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Report: Steve Moore now seeking $68 million from Canucks, Bertuzzi

In March, Steve Moore was seeking answers.

Now, the former Colorado Avalanche winger is reportedly seeking $68 million, a steep increase from the $38 million his lawsuit against Todd Bertuzzi and the Vancouver Canucks was worth just a couple months ago.

Moore hasn't played since March 8, 2004, when he was punched from behind by Bertuzzi – then a Canucks winger, now an NHL free agent – in the third period of a 9-2 win for Moore's Colorado Avalanche. Moore was knocked unconscious while players piled on top of him and around, both in an effort to attack Bertuzzi and to defend him, as a melee ensued.

The incident left Moore with three fractured neck vertebrae, facial cuts, and a concussion (CTV).

According to the Toronto Star, Moore will now be trying to get $30 million more from Bertuzzi and his former employer.

"During a hearing on Wednesday at Ontario Superior Court, Moore's lawyers said they have filed documents increasing Moore's demand for damages to $68 million from $38 million," reports the Star's Rick Westhead.

"Retribution is a key theme in Moore's suit. During a game before he was attacked by Bertuzzi, Moore delivered a questionable hit on then-Canucks captain Markus Naslund. Bertuzzi called Moore a punk and said he was pleased the teams still had two games remaining during that season."

(The incident with Bertuzzi occurred in the final meeting between the Avs and Canucks that season, the second time they met after Moore hit Naslund.)

The civil trial is expected to start on September 8, 2014.

Moore is seeking $68 million for lost earnings, meaning he believes he would have earned that amount of money if not for Bertuzzi's punch and the resulting injury. Both parties will therefore be trying to prove that Moore either would not have made that much money in his career as an NHLer (and after it), or that he would have made that and possibly more.

Although, both of those opposing positions are hypothetical, as Puck Daddy editor Greg Wyshynski points out.

"Alan D'Silva, the lawyer for the Canucks, will be tasked with proving that Moore wouldn't have been a success on the ice or, well, in life," writes Wyshynski. "According to the Star, D'Silva said an "expert" had assessed that Moore would have likely been "a hoist operator, a farm labourer or a cook in a fast-food restaurant" after his NHL career. Which is obviously the most likely career path for a Harvard graduate..."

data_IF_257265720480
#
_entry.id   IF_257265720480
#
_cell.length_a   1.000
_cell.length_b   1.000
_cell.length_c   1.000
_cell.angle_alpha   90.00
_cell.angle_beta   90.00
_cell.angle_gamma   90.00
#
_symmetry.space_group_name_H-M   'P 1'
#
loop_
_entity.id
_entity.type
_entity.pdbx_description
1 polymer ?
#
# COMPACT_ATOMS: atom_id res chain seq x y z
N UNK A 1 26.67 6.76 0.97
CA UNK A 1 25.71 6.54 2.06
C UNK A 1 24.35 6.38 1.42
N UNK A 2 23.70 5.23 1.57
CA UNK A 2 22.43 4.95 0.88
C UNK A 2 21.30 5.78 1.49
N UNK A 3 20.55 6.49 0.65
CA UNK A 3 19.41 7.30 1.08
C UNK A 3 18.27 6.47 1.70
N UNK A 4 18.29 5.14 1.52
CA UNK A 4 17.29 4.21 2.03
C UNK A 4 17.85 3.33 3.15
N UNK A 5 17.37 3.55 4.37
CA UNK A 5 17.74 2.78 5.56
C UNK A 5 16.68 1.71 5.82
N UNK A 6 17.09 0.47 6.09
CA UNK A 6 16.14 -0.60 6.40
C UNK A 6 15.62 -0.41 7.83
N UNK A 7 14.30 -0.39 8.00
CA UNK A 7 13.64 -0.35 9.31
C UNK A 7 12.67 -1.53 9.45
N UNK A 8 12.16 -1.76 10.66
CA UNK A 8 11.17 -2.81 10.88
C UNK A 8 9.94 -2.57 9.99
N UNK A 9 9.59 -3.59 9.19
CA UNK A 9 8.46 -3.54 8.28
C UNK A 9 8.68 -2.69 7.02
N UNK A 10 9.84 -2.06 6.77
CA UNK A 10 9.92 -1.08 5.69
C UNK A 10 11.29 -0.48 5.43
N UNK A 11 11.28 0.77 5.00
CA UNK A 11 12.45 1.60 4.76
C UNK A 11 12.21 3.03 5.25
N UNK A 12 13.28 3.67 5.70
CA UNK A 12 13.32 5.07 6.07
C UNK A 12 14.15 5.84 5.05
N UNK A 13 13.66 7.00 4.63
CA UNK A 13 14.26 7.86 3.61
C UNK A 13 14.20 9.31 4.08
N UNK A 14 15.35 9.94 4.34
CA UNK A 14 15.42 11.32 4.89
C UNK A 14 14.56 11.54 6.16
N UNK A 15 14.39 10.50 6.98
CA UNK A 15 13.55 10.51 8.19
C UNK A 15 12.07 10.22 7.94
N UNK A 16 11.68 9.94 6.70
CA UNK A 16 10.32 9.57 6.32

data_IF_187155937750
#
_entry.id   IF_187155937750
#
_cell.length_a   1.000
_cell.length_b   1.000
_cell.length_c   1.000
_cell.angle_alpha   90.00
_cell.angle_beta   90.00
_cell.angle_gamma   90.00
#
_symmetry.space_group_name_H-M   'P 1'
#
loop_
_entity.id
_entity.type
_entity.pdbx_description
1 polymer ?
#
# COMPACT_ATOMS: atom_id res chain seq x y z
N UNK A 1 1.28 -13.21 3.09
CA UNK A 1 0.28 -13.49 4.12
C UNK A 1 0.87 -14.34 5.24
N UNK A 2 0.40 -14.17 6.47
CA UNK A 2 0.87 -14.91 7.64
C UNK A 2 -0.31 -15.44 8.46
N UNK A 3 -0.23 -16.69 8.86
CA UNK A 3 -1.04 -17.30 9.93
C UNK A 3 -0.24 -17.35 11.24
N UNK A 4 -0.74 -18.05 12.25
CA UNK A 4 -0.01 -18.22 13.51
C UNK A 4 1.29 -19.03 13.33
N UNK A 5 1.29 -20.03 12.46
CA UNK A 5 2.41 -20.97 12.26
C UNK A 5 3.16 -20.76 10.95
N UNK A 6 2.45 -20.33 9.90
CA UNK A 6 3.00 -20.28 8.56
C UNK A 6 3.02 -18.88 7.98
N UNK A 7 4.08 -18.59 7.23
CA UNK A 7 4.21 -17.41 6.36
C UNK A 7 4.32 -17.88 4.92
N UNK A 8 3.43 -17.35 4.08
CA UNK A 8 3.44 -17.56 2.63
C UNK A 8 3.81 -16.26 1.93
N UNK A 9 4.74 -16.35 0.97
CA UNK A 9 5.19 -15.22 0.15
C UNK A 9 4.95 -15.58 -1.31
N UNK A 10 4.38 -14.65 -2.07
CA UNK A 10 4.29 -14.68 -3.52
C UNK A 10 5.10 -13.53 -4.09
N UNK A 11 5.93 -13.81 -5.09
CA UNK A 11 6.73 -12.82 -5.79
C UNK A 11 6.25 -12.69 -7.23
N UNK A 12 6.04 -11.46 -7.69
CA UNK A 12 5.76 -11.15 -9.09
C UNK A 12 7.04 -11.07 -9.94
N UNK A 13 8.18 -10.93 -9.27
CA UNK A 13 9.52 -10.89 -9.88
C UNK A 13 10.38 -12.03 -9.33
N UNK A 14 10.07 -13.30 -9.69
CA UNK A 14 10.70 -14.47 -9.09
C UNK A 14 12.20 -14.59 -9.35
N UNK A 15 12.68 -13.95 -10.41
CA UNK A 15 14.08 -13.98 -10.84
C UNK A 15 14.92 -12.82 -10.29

Moore played four years of ice hockey at Harvard University, playing with both of his brother, Mark and Dominic. (Dominic Moore still plays in the NHL, and recently signed a new deal with the New York Rangers after he and the team reached the 2014 Stanley Cup Final, losing to the L.A. Kings in five games.)

Dominic Moore's career could be a good case study for his brother, Steve, to bring to trial.

The younger Dominic has jumped around the NHL since playing his first game with the Rangers in 2003, and has since played for the Pittsburgh Penguins, Minnesota Wild, Toronto Maple Leafs, Buffalo Sabres, Florida Panthers, Montreal Canadiens, Tampa Bay Lightning, San Jose Sharks, and now the Rangers again.

The 33-year-old only played five games in his first season before playing 82 in his second, which was a full two years after his first game because of the season-cancelling NHL lockout in 2004/05.

Moore is a third-line player and journeyman veteran, amassing just 203 points in 603 career NHL games. However, he has been to a Stanley Cup Final and will have earned roughly $9,600,000 in his career, between 2006 and 2016 (CapGeek).

Steve Moore also started out his career gradually, playing just 69 games in parts of three seasons between 2001/02 and 2003/04. He played 57 games in 2004 and scored 12 points, before his season and career abruptly ended on March 8 in Vancouver.

In his final season, Steve earned $425,000 in NHL salary, according to CapGeek.

Of course, $68 million is a total exponentially higher than even his brother's career earnings, which have been totalled over ten seasons.

But one player who could serve as an example in the case is Bertuzzi himself, according to Westhead.

"The Canucks and Bertuzzi will argue at trial that estimates Moore would make $35 million during his NHL career are wildly off-base. Moore's expert list will include hockey executives who will say that he would have blossomed into a top-six forward.

"That much will be subjective. It would have been hard to predict, for instance, that Bertuzzi, demoted to the minors for 13 games during his third NHL season, would go on to earn nearly $50 million from NHL teams."

Bertuzzi – who joined the NHL in 1996 and did play 13 games for the IHL's Utah Grizzlies in his second season, not his third – earned more money in the 2004 season than in any other, bringing in $6,933,000 salary the same year he decked Moore and was subsequently suspended for a then-league record of 20 games, served over 17 months.

In his article, Westhead also reports that Moore had applied unsuccessfully to Harvard and Stanford's business schools, and that D'Silva – the Canucks' lawyer – has requested to see the reference letters Moore sent to those schools.

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